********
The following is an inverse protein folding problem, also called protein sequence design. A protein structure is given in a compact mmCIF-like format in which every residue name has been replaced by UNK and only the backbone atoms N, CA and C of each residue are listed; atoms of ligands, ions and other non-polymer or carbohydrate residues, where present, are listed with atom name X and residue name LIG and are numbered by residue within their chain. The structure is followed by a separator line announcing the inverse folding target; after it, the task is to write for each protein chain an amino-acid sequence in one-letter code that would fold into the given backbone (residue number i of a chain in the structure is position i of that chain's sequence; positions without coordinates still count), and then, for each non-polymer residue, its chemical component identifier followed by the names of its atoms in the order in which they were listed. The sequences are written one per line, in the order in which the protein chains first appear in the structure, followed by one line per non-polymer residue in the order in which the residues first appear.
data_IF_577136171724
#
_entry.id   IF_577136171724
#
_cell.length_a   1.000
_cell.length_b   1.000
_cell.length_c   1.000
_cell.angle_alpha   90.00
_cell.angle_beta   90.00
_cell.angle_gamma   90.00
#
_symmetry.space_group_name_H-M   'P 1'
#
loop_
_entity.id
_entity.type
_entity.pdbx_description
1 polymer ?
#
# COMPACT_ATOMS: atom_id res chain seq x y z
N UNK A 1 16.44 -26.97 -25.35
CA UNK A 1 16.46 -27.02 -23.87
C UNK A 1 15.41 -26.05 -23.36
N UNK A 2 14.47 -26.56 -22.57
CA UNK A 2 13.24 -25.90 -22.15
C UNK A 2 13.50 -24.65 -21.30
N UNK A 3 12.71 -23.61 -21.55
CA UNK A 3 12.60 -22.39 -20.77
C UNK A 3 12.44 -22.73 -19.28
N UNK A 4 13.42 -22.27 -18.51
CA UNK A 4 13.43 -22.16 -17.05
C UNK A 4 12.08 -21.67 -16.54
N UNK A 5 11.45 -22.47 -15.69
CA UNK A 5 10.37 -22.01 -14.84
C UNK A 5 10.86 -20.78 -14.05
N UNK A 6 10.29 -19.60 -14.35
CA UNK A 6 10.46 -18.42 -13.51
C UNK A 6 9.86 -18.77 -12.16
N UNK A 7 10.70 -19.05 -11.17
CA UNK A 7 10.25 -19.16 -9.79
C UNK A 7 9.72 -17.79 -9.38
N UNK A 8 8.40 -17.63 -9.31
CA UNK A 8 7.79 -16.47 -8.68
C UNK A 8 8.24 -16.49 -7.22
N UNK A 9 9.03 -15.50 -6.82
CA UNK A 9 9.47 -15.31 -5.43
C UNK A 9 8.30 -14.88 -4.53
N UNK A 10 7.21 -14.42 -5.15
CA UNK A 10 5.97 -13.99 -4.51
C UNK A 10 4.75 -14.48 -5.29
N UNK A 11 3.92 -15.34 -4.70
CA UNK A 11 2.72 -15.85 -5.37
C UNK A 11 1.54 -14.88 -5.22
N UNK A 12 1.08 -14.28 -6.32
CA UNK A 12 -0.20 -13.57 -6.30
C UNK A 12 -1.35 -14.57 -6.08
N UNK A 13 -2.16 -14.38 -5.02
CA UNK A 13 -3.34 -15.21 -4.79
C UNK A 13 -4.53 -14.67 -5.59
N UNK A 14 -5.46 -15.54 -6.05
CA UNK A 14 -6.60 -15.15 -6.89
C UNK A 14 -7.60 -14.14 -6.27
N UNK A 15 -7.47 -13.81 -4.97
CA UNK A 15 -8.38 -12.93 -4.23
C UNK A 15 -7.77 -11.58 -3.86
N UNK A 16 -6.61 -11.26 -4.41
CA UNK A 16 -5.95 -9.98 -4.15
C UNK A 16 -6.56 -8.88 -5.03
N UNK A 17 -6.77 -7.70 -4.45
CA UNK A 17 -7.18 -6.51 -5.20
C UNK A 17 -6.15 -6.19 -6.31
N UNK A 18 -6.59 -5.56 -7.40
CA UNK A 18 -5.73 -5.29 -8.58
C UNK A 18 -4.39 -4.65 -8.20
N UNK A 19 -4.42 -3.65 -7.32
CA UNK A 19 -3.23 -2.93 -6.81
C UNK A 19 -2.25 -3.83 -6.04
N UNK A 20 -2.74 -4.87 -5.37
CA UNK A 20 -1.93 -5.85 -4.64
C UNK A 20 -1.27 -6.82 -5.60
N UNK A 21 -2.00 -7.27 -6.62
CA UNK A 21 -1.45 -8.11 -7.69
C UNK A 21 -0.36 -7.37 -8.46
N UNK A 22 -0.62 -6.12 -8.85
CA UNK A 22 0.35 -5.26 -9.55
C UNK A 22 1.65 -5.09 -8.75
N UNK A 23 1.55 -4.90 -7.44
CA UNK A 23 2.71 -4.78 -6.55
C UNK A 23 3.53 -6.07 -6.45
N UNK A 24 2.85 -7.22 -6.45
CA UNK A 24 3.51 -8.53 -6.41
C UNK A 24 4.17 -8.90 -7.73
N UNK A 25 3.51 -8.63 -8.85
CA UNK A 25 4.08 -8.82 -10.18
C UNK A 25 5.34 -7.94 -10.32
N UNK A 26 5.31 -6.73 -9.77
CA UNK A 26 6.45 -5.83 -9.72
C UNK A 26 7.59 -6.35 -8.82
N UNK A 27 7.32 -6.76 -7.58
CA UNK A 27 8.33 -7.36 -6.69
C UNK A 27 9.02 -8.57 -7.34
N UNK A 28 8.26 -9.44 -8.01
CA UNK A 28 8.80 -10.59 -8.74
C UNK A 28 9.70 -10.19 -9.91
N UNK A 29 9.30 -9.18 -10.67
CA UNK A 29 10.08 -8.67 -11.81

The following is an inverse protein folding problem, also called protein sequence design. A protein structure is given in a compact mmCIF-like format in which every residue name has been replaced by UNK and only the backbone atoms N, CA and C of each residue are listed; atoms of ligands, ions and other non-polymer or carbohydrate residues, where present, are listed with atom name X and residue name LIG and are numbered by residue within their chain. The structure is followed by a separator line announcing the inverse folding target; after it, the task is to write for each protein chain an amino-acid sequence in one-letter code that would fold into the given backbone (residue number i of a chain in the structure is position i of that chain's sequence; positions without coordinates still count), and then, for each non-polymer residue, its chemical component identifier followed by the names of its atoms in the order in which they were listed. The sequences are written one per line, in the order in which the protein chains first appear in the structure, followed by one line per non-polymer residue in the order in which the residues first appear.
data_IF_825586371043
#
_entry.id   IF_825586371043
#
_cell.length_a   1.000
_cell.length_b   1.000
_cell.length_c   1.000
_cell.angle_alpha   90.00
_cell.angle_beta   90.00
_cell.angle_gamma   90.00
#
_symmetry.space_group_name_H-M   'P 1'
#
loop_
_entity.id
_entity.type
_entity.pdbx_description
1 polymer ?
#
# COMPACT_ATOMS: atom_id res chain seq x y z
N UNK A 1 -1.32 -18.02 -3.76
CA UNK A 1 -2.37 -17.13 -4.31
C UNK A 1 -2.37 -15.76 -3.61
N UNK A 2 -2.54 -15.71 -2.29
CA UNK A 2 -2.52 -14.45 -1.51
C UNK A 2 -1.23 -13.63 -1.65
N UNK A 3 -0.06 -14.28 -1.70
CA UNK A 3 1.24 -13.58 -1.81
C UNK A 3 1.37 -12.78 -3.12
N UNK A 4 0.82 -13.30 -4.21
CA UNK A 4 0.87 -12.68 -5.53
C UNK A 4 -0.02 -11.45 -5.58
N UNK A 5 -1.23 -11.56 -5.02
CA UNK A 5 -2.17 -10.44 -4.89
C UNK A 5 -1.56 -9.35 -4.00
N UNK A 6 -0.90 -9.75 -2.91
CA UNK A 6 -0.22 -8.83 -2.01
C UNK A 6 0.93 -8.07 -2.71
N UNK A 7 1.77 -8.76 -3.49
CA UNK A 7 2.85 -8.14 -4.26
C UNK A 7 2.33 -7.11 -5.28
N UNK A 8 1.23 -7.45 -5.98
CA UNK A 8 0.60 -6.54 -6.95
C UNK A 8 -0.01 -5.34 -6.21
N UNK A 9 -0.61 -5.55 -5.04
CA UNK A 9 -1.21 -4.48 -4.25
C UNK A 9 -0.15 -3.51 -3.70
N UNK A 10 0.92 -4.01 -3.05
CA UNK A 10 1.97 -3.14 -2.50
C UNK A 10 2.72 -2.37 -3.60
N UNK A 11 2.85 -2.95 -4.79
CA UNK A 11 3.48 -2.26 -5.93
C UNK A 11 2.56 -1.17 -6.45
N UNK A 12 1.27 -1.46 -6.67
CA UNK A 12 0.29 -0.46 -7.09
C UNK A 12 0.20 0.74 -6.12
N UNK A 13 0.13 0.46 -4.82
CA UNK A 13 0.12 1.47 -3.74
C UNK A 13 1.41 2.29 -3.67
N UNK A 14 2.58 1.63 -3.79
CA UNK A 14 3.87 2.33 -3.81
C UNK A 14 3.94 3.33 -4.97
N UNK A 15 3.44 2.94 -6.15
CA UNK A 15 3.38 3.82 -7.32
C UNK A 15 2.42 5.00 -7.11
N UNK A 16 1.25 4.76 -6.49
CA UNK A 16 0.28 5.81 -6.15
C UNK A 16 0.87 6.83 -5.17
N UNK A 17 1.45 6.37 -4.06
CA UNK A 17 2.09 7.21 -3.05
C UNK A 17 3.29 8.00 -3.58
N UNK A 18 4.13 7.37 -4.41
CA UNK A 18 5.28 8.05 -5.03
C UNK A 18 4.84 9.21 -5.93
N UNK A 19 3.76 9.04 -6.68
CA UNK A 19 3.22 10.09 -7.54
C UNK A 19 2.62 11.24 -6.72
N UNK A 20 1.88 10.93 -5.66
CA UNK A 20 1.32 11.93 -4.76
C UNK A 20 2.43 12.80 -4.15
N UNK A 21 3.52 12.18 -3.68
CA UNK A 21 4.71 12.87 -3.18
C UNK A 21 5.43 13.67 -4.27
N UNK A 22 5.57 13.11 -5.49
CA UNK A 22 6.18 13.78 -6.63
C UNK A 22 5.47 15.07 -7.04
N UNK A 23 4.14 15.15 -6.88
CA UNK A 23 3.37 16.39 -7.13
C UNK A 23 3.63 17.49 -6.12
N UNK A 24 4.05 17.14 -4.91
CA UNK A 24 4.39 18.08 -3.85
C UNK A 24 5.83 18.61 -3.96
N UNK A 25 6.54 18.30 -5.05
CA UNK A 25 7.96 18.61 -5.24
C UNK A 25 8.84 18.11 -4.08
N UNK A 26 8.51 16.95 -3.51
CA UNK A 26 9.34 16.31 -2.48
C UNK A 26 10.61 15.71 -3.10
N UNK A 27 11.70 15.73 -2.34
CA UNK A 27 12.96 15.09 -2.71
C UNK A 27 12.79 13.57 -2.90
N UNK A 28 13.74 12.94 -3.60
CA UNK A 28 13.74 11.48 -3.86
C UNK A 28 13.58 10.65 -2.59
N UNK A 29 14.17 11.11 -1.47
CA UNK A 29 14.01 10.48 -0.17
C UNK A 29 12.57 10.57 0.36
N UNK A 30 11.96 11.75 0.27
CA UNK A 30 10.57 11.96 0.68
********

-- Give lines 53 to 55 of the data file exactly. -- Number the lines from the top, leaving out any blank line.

CA UNK A 11 2.72 -15.85 -5.37
C UNK A 11 1.54 -14.88 -5.22
N UNK A 12 1.08 -14.28 -6.32